Dead of Knight
Kitt was out of jokes. Not even an extensive search of his databanks could provide him with more material, and he wasn't sure Michael would hear him if he could squeeze out another joke. Michael's breathing was turning ragged, and Kitt ran another medical check on his driver. The results were enough to send cold shivers through Kitt's CPU.
Michael should be dead by now. By all accounts, he shouldn't be breathing. A concentrated dose of the poison would kill so much faster than anything dissolved in a liquid and ingested, like what Cindy had received. His driver was, quite literally, living on willpower alone. It was up to Kitt to make sure Michael didn't give up.
The jokes were gone, but Kitt had to keep talking. He could feel Michael slipping away with every second he stayed silent.
"You can't give up." Kitt pleaded. "If you die, then where will Cindy be?" Not that Cindy had a better chance than Michael. She could already be dead. "You can't leave that poor girl with no one to protect her."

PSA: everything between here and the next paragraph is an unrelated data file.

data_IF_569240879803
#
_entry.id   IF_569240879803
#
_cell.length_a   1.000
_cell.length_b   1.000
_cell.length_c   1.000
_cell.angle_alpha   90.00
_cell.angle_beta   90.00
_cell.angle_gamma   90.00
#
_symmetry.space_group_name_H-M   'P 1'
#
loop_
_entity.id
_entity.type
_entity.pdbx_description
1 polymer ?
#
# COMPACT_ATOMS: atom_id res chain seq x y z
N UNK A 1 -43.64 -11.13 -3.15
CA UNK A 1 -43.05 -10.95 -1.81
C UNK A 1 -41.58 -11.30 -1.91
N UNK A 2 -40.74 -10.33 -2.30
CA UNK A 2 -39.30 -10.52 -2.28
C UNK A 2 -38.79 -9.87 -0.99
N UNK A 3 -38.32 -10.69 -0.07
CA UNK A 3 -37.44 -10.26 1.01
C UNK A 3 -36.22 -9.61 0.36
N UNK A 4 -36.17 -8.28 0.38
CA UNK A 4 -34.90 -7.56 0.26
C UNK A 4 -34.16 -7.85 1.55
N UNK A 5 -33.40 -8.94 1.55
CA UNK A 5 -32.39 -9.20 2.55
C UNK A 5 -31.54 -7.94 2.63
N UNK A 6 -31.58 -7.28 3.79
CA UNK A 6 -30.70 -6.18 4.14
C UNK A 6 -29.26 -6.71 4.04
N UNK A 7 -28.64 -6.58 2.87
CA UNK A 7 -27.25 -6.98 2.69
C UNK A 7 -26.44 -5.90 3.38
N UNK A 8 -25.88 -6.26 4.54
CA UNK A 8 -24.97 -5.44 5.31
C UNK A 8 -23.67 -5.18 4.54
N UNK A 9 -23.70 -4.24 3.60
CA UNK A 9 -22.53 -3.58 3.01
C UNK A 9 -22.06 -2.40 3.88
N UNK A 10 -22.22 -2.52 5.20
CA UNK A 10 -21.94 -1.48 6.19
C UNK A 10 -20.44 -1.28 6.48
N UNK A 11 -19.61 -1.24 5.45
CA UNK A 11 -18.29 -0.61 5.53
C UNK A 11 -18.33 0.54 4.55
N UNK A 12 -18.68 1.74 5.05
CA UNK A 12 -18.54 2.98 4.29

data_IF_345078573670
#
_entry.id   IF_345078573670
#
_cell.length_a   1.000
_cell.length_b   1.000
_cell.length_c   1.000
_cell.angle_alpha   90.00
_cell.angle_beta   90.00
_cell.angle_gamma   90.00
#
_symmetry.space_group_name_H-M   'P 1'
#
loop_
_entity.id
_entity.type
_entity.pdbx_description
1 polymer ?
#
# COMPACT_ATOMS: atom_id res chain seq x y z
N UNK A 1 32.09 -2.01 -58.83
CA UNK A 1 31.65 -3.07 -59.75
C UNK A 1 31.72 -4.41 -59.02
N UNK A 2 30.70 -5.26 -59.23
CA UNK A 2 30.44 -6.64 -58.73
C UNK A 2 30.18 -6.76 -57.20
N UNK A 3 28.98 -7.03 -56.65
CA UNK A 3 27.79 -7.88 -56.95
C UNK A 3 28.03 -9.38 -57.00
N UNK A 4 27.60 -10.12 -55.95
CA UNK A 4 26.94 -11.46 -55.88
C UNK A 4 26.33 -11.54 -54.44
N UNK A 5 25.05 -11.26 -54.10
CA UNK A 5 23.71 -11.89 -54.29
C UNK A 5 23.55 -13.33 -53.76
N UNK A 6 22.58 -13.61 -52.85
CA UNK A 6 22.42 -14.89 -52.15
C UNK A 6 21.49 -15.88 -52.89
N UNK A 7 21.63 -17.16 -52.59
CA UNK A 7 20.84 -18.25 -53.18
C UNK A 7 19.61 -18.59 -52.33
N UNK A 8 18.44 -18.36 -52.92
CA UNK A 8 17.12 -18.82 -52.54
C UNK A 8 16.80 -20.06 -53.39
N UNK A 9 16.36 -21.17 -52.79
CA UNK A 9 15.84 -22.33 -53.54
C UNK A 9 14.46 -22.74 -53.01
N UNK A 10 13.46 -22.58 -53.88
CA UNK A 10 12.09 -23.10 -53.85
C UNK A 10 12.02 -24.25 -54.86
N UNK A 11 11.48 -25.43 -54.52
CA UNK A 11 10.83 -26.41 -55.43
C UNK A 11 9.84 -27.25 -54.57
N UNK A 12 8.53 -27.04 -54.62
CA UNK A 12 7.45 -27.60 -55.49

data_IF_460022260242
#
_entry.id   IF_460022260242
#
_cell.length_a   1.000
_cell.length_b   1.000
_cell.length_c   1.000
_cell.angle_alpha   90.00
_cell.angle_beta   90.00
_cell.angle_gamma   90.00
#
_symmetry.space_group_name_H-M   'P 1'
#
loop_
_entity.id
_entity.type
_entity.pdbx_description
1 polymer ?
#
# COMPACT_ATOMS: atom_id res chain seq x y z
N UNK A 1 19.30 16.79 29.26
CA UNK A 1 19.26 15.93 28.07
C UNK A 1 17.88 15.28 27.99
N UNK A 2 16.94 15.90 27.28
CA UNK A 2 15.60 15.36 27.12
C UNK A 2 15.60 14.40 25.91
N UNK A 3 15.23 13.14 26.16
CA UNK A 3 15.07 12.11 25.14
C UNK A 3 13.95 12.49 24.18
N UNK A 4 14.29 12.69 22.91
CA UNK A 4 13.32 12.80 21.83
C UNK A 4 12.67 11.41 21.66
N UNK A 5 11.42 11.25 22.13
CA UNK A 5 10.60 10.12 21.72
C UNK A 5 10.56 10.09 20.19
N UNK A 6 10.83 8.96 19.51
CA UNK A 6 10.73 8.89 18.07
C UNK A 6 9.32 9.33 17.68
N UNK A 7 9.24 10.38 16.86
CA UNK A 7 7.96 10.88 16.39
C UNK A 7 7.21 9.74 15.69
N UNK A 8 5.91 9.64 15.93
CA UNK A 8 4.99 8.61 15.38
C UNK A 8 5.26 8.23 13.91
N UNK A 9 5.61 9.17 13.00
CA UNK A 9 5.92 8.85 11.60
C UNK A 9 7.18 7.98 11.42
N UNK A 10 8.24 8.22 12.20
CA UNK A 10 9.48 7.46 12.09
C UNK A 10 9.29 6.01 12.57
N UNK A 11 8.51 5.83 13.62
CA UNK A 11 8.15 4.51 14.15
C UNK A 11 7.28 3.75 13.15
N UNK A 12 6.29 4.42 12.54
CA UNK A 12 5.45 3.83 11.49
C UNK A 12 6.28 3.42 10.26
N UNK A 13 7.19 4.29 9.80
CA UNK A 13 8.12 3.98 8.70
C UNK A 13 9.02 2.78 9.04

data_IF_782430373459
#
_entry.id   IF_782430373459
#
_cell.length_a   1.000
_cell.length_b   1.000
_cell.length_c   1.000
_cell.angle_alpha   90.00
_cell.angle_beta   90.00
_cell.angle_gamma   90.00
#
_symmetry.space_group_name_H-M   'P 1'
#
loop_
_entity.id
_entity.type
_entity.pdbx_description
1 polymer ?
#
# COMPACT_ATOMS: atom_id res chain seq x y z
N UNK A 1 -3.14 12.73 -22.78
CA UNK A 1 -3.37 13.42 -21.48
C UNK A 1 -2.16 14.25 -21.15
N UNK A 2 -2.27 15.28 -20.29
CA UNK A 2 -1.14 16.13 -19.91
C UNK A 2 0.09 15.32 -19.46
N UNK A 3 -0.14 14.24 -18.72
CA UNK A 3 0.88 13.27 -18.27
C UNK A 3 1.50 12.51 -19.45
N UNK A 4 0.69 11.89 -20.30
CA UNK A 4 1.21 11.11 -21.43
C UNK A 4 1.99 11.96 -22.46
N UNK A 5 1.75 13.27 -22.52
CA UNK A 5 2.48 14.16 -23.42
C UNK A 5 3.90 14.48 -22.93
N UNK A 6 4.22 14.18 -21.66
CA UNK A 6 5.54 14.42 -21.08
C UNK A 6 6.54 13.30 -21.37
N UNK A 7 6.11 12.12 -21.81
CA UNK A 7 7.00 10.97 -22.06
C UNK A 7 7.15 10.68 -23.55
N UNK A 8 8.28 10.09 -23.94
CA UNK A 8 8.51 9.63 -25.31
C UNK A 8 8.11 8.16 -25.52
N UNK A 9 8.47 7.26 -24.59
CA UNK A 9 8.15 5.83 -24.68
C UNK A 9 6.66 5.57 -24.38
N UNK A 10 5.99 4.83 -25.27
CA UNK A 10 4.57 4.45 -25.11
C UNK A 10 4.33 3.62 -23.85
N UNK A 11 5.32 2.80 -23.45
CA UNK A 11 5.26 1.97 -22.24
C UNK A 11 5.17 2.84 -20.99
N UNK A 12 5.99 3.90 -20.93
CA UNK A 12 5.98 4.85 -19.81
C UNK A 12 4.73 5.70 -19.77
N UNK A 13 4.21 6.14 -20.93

For the first time since Kitt had started the jokes, Michael spoke. His voice was rough, like his throat was raw and it hurt to speak. "Cindy . . . already gone."
Now that wouldn't do. That was the last thing Kitt wanted Michael thinking. "Have I ever lied to you? She's not dead, but she will be if you don't hang on!"
"Kitt . . . can't know."
Point. But still – "I'm not going to give you permission to die!" Kitt cried out. Pain lanced through him. "You wouldn't give up on me – I'm not going to give up on you." He fell silent for a moment. He took solace in Michael's ragged breathing. It wasn't much. "I can't lose you, Michael. You are everything to me. If you die – even if they did assign me a new driver – I would be alone."
Michael struggled to focus on Kitt. "Bonnie and Devon?"
"It's not the same." Kitt said quietly. "They know that."
For a moment, he was afraid he had lost Michael. The man stayed silent for so very long. Suddenly he shifted in his seat, pulling himself upright just as they pulled into the airport at 130 mph.
"I'm not going anywhere, Kitt." It was his first coherent, complete sentence, and Kitt felt relief flow through him. It was intoxicating. Michael would live. "Is that them? Did we make it?"
"Just in the nick of time, Michael." Kitt assured his driver. Just as the plane's wheels touched the tarmac. Just in the nick of time.